Rosette Generation, (installation of): 8” x 96” x 108” overall, slip cast ceramics, carpeting, DVD animation, 2010
The Rosette Generation series was a body of work framed by geographic and cultural perspectives. The sources I sought out: cheap Styrofoam knock-offs of classic suburban decorative trim, the rosette, the mantle; are meant to operate as a mirror to the phenomena of the suburbs as much as a frame of mind and reflect the peculiarities of an “American” point of view.
The form and processes of this piece attempt to reflect on the monumental within the mundane, and seeks to bore out the middle of modernism to see its split-level by-products. The work has rotated around these axes operating as much a strategy of thinking as of making; one that takes ubiquitous forms of real estate imagery of suburbia and presents them for what they are (a flat plane, a marketed mirage) as well as what they promise to be (a moral retreat, a ideal future). Driven by generic real estate images, plebeian architectural ornamentation and utilizing search engine responses in image generation, this body of work combined new fabrication technologies, ceramics, and mixed media formats.
- Initial imagery culled from Google searches for suburban real estate.
- These images are flattened using the vector programs Adobe Illustrator.
- Imported into Sketchup the vector drawings are then stretched and altered into an ‘exploded’ view.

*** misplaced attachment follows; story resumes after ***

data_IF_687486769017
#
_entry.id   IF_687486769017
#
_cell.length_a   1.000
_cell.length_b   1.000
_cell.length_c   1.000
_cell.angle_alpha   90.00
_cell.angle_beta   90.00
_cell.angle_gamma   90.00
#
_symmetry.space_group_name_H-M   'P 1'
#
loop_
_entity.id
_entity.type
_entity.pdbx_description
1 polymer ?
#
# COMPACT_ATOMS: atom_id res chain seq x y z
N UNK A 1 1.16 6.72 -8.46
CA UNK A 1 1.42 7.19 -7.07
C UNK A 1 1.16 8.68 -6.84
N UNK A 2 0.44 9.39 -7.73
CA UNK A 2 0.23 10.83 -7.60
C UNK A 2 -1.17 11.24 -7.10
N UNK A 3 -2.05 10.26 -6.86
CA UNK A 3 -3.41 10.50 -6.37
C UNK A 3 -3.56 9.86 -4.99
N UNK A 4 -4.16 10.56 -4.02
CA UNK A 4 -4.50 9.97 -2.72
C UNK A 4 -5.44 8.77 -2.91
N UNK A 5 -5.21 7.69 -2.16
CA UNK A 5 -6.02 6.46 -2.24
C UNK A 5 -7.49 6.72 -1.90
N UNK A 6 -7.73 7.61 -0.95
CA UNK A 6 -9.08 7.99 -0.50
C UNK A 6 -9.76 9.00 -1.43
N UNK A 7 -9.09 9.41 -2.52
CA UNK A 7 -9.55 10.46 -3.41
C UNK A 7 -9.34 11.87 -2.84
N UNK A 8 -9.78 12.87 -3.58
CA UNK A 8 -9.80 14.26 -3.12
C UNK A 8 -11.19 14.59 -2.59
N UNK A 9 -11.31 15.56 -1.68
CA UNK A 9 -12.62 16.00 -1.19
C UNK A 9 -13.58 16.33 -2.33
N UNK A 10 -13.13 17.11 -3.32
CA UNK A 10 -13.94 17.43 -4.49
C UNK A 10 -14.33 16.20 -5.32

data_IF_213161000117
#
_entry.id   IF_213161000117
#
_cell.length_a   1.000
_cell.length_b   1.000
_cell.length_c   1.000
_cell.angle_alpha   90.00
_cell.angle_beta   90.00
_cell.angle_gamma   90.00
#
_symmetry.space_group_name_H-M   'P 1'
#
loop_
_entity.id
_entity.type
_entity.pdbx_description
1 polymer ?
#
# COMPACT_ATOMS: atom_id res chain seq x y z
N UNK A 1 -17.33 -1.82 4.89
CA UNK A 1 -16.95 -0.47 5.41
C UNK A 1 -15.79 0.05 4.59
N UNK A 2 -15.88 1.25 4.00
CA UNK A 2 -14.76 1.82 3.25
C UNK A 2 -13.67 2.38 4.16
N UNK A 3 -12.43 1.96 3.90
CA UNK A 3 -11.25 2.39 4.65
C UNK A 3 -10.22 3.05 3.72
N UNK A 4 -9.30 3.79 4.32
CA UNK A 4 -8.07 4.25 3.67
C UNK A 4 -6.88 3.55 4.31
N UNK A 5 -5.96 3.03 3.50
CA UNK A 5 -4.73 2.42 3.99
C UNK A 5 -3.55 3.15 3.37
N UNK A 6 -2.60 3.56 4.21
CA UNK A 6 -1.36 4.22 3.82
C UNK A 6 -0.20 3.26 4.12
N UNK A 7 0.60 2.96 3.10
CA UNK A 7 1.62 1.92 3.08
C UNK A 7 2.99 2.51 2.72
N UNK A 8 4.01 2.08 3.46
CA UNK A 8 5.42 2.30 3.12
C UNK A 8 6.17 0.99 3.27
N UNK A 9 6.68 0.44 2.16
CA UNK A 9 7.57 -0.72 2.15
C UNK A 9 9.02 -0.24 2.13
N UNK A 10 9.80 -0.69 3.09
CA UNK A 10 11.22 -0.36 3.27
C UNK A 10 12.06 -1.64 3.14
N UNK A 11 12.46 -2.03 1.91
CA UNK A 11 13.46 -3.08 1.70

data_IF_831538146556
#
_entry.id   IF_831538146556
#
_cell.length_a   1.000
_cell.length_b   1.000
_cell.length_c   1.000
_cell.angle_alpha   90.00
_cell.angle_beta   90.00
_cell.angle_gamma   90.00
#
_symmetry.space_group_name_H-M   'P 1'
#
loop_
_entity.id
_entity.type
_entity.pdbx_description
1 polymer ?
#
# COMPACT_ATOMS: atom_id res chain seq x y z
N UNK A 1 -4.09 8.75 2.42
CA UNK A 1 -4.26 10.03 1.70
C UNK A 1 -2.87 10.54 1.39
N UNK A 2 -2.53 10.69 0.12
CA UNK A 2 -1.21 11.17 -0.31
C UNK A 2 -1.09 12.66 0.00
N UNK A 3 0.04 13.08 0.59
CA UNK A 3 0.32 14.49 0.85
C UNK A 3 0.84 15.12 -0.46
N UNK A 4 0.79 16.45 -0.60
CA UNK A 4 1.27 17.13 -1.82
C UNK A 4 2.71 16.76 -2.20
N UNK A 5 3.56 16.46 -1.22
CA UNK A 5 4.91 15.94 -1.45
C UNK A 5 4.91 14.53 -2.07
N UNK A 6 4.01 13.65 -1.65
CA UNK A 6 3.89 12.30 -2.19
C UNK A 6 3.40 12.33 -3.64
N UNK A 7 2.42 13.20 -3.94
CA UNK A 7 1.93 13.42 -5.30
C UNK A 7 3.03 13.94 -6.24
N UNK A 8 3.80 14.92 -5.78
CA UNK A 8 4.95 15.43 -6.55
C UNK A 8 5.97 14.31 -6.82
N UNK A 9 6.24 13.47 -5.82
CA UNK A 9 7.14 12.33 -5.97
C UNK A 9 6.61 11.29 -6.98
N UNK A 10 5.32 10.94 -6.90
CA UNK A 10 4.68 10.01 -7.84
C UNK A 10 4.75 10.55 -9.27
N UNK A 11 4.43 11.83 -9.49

- Exploded view images are grouped and arranged to create rosette patterns inspired by those found in architectural ornamentation.
- These Sketchup models were then animated to create a digital environment which becomes part of the final piece and inside which the sculpture presumably operates.
- For the fabrication of the sculptural components the Sketchup files are unfolded using Sketchup plugins (such as “flatten”) or software such as Pepakura Designer.
- The patterns are printed out.
- Patterns rendered initially as paper models.
- Clay prototypes are made based upon these patterns.
- Plaster molds are created to fabricate ceramic multiples.
- Plaster molds.
- Slip casting of the various forms in a white stoneware and porcelain.
- The forms are bisque fired to 1200 degrees C.
- Finished glazed forms are fired to 1040 degree C for final glaze firing, glazed completely and fired on stilts.
- Final piece as displayed in “Fabricating Ideas” exhibition, in Philadelphia, PA.
- Chateaux Rosette, 11” X 40” X 40”, slip cast porcelain and white stoneware, 2009, photo: Ken Yanoviak (made at the EKWC).
- Mixed Development Rosette, 12” x 48” x 48”, slip cast porcelain and white stoneware, 2009, photo: Ken Yanoviak (made at the EKWC).